Pain intensity may represent a reliable indicator of suicide risk in veterans, according to a study published in the Journal of Pain.
The data of veterans who used Veterans Health Administration pain specialty services (index visit) between 2012 and 2014 were analyzed (n=221,817);
Medical records and suicide surveillance sources were used to identify suicide attempts in the year following the initiation of pain services.
Comparisons were performed in veterans with and without suicide attempts in the year before the index visit to assess the risk for first attempt and re-attempts.
Approximately 1% of the cohort had attempted suicide during the study period, with a post-index visit suicide attempt rate of 1023/100,000 person-years
Suicide risk was associated with reporting of
- severe (hazards ratio [HR], 1.41; 95% CI, 1.21-1.63) and
- moderate pain intensity (HR, 1.29; 95% CI, 1.13-1.47).
Similar associations betweensuicide attemptsand
- severe pain (HR, 1.41; 95% CI, 1.21-1.63) and
- moderate pain (HR, 1.29; 95% CI, 1.14-1.47)
were established in an adjusted analysis.
These numbers are virtually identical for suicide risk and attempt, making it look like they did nothing for the veterans with a suicide risk so that they all made suicide attempts. Or, did the researchers simply count attempts and convert them into risks?
In veterans with no suicide attempt in the year before the index visit, severe (HR, 1.39; 95% CI, 1.18-1.63) and moderate pain (HR, 1.26; 95% CI, 1.09-1.46) were found to be associated with an increased risk for suicide attempt in the year after the index visit.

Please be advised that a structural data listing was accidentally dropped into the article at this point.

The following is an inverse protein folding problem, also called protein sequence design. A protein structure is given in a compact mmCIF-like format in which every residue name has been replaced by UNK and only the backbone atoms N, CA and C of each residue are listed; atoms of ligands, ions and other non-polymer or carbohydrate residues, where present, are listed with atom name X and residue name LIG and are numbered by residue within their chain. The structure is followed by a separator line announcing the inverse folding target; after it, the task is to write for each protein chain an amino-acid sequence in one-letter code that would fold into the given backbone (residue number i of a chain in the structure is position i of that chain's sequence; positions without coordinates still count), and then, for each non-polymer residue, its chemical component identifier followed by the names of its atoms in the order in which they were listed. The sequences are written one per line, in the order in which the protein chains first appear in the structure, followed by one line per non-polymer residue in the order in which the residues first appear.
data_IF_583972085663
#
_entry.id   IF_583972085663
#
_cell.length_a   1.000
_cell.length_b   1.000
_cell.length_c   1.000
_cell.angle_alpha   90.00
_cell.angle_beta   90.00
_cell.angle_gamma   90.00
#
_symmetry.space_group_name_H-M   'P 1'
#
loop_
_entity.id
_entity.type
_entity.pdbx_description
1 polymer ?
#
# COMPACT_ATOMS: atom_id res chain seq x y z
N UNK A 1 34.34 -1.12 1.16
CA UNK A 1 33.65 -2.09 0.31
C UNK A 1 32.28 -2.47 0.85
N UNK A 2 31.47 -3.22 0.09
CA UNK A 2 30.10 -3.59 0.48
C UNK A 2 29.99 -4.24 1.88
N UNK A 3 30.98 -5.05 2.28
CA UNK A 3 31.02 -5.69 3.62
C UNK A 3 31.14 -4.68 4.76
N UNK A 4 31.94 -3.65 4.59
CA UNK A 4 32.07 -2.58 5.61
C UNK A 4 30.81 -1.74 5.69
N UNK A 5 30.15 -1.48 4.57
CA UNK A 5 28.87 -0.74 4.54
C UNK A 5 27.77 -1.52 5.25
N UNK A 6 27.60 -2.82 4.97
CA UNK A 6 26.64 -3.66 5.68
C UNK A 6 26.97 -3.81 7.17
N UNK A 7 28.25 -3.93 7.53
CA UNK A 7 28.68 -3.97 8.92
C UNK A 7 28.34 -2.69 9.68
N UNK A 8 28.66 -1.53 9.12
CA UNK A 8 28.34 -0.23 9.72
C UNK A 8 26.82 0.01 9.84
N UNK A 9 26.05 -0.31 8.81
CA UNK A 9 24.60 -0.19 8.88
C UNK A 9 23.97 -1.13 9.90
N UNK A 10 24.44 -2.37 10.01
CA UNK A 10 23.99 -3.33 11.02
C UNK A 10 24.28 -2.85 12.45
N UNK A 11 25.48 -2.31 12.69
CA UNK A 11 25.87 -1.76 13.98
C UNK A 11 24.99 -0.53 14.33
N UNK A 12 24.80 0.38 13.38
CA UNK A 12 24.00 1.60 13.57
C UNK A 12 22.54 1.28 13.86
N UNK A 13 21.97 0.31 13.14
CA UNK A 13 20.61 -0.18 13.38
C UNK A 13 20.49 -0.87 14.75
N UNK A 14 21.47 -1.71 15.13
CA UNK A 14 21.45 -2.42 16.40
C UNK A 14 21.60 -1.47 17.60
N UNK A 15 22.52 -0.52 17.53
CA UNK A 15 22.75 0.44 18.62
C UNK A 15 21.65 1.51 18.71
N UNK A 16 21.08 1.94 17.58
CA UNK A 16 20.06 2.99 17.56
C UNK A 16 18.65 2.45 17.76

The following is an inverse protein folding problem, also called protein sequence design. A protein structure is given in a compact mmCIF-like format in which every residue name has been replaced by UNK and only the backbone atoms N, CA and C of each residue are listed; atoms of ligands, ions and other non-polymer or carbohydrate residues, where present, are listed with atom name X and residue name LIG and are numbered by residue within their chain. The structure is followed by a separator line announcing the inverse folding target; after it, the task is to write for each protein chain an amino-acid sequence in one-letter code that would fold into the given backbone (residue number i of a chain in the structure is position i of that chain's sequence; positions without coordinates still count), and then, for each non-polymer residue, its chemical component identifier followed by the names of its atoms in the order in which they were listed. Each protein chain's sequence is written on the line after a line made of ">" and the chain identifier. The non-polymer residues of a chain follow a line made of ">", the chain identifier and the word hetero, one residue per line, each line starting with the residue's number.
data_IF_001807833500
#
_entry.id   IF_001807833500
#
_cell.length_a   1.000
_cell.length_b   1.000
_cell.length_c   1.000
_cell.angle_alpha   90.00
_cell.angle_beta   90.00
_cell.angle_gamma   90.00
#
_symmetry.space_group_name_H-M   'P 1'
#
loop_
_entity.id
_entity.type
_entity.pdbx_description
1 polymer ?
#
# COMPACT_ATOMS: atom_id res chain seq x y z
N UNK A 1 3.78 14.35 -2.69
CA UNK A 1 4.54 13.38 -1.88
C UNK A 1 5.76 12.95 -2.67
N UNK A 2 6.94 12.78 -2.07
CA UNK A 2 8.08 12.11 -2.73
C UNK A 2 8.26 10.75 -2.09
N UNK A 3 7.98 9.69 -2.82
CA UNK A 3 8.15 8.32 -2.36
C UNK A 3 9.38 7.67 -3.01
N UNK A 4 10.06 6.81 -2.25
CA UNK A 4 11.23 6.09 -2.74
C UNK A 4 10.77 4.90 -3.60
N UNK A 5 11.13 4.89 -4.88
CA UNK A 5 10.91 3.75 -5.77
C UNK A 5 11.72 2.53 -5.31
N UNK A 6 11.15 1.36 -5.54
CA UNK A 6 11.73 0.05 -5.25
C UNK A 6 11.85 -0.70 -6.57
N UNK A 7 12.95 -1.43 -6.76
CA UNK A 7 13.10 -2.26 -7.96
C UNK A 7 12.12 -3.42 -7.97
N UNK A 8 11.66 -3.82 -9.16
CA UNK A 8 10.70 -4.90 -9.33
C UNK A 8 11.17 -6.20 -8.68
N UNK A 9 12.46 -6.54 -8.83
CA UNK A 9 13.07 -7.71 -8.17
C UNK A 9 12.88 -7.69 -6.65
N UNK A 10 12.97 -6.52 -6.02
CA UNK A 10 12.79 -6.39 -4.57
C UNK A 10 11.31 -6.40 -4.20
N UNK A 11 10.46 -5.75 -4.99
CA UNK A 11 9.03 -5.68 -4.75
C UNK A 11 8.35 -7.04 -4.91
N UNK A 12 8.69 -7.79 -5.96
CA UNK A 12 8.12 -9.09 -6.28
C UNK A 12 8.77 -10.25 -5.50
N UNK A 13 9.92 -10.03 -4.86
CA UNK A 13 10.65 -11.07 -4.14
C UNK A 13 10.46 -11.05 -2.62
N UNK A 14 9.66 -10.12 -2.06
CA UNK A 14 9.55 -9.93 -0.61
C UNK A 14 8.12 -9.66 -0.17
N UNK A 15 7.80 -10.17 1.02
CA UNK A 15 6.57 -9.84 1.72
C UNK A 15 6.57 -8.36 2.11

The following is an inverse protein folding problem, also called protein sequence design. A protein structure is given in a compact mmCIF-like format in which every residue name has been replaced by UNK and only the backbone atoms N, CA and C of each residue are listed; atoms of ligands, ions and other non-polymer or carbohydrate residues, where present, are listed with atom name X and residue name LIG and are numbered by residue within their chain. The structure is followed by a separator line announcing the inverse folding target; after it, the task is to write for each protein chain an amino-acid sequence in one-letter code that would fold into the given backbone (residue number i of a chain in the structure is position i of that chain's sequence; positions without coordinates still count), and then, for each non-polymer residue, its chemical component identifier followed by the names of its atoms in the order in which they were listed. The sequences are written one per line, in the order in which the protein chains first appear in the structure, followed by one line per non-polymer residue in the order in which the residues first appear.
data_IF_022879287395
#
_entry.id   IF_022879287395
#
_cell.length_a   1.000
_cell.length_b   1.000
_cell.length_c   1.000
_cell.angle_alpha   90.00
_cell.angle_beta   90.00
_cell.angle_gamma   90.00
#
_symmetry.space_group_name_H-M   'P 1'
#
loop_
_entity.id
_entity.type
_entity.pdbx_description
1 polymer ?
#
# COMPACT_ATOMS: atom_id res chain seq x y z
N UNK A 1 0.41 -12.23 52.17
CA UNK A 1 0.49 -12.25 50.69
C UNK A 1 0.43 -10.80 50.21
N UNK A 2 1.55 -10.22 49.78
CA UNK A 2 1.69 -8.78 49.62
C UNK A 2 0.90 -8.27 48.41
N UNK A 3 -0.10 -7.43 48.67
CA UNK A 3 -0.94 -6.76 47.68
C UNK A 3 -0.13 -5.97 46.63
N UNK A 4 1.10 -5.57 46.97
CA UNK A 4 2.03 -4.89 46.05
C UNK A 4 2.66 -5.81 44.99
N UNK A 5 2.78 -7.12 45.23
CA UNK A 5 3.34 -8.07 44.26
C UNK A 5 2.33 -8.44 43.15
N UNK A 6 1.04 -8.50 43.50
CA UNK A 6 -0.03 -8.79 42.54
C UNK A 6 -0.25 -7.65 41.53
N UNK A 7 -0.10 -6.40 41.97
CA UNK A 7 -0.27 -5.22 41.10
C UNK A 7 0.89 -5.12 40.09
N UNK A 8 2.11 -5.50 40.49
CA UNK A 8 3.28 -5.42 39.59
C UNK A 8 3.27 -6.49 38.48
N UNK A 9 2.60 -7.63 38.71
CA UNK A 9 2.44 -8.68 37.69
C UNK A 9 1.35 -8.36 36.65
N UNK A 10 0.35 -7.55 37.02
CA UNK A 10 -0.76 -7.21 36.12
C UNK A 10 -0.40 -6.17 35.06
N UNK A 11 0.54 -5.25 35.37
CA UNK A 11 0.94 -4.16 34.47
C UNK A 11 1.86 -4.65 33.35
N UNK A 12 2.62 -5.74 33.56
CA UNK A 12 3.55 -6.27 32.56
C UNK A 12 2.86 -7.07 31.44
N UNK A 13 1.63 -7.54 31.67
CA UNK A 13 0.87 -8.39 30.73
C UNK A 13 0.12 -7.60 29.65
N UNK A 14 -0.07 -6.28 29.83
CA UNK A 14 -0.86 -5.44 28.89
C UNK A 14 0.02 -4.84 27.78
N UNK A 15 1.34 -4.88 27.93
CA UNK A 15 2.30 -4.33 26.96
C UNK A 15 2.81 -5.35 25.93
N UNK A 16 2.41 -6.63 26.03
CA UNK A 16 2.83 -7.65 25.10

“The pain intensity-suicidal behavior link highlights the importance of behavioral health provider’s consideration of the psychosocial aspects of pain and pain providers recognizing the potential lethality of pain and its associated behavioral health problems,” the researchers noted.
“In pain treatment settings, increases in pain intensity may pose opportunities to assess suicide risk and implement safety procedures.”
Ashrafioun L, Kane C, Bishop TM, Britton PC, Pigeon WR. The association of pain intensity and suicide attempts among patients initiating pain specialty services [published online January 25, 2019]. J Pain. doi:10.1016/j.jpain.2019.01.012
Full text of reference study abstract below:
Using Veterans Health Administration data, we assessed the extent to which mean past-year (365 days) pain intensity scores were associated with suicide attempts in the year after the initiation of pain specialty services in fiscal years 2012 to 2014 (N = 221,817).
Suicide attempts in the year after initiating Veterans Health Administration pain specialty services (ie, index visit) were identified using medical records and a suicide surveillance sources.
Adjusted hazard models accounted for key covariates (eg, demographics, comorbidities). Subgroup analyses were also conducted on veterans without and with a suicide attempt in the year before the index visit to examine risk for first attempt and reattempts.
Adjusted analyses revealed that pain intensity scores were significantly associated suicide attempts after the index visit.
Specifically, veterans with severe and moderate pain had a hazards ratio of 1.41 (95% confidence interval = 1.21-1.63) and 1.29 (95% confidence interval = 1.13-1.47), respectively.
These results were consistent for those without a past-year attempt and for those with a past-year attempt.
The results suggest that moderate to severe pain intensity in the year before initiating pain specialty services may be a useful indicator of suicide risk, even when considered in the context of key factors.